where a memoir ends and a novel begins. thoughts on T Kira Madden's Long Live The Tribe of Fatherless Girls.
|Nov 9||Public post|
“I am trying to deprogram myself from separating genres and skill sets into boxes. I think genre is of service to publishers and booksellers and certain realms of organization, but it’s of little use to artists.”—T Kira Madden, in an interview with Ellen O'Connell Whittet at Ploughshares
I’ve been sick this week but instead of being all bummed about it, I used it as an excuse to take it easy and catch up on reading.
I shot through T Kira Madden’s extraordinary memoir Long Live the Tribe of Fatherless Girls in less than 24 hours. It’s a book I’d recommend to anyone who aspires to tell stories, regardless of whether they’re working in fiction or nonfiction, long- or short-form, books or some other medium.
“It’s so well-paced!” I thought to myself many times. Pacing is challenging enough when you’re writing fiction and you can bend time and space at will, but to be able to keep readers turning pages on a life actually lived?
Well, that seems to me actual magic (AKA evidence of incredible hard work and skill) and so I wasn’t surprised to learn Madden is also an amateur magician. Good writers and magicians alike “make it look easy,” but do you know how much work it took to make things flow like that?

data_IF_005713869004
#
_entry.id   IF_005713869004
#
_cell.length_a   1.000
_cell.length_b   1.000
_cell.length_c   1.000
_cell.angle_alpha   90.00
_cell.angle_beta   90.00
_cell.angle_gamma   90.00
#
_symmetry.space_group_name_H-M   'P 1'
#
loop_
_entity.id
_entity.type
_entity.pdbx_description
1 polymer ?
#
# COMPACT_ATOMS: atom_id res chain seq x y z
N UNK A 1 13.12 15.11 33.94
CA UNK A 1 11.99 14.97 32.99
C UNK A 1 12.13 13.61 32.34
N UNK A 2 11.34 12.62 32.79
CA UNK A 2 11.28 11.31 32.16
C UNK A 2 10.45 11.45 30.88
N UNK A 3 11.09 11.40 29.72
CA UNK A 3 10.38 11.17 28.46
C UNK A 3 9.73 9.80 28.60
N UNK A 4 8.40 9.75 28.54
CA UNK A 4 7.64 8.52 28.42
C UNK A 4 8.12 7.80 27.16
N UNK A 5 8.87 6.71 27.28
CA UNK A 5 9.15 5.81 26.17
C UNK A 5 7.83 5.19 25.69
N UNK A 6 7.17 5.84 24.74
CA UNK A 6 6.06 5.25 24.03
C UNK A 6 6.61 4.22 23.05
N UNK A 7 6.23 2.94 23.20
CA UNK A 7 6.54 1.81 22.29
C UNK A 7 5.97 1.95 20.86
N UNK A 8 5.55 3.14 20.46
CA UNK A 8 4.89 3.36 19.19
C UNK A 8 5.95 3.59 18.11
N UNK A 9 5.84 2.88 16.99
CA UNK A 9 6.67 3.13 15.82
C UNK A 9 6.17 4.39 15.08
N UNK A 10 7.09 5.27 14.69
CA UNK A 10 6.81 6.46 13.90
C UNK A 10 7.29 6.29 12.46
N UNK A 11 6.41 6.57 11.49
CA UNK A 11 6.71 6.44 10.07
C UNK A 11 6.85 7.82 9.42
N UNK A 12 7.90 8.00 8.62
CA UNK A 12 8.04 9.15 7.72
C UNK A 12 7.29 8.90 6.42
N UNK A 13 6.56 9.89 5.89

I was first introduced to Madden’s writing in her essay arguing that memoir is not catharsis. I was struck both by the style and the thoughtfulness of the essay, and so her memoir has been sitting on my shelf waiting patiently for my time and attention.
Sometimes it takes getting sick for me to do the things I most want to do.
I’ve written before about how the categories of “fiction” and “nonfiction” are imprecise, arbitrary—and it’s a subject I’ll no doubt return to again and again. I agree with Madden: genres and categories are words for publishers, bookstores, libraries. Words for organizing and selling.
Don’t get me wrong—if you want to successfully publish your work, at some point you wanna think about your category and audience. But you should not get so hung up in defining your work using industry terms that you cheat yourself out of borrowing from other genres, forms of art, and modes of storytelling.
“In every class I teach, we read across genres,” explains Madden. “We dissect the structure of a poem and use it as a story model; we look at classic tragic and comic form and shape an essay around it. The writer’s toolbox is for everyone, because we all have the same job: to make the art and to make it true.”
It’s taken me a long time to understand all the tools at my disposal.
A lot of my early-stage book development work with clients boils down to looking at other books for structural and formal inspiration. (It’s why trips to the bookstore aren’t just fun for me—they’re an important part of my job.) I definitely use improv forms to help me structure essays and scenes. And I can’t imagine crafting the climax of a book without drafting it to music that builds builds builds just the way I want my story to…
Question for the week: How do other genres, forms, or styles inspire you?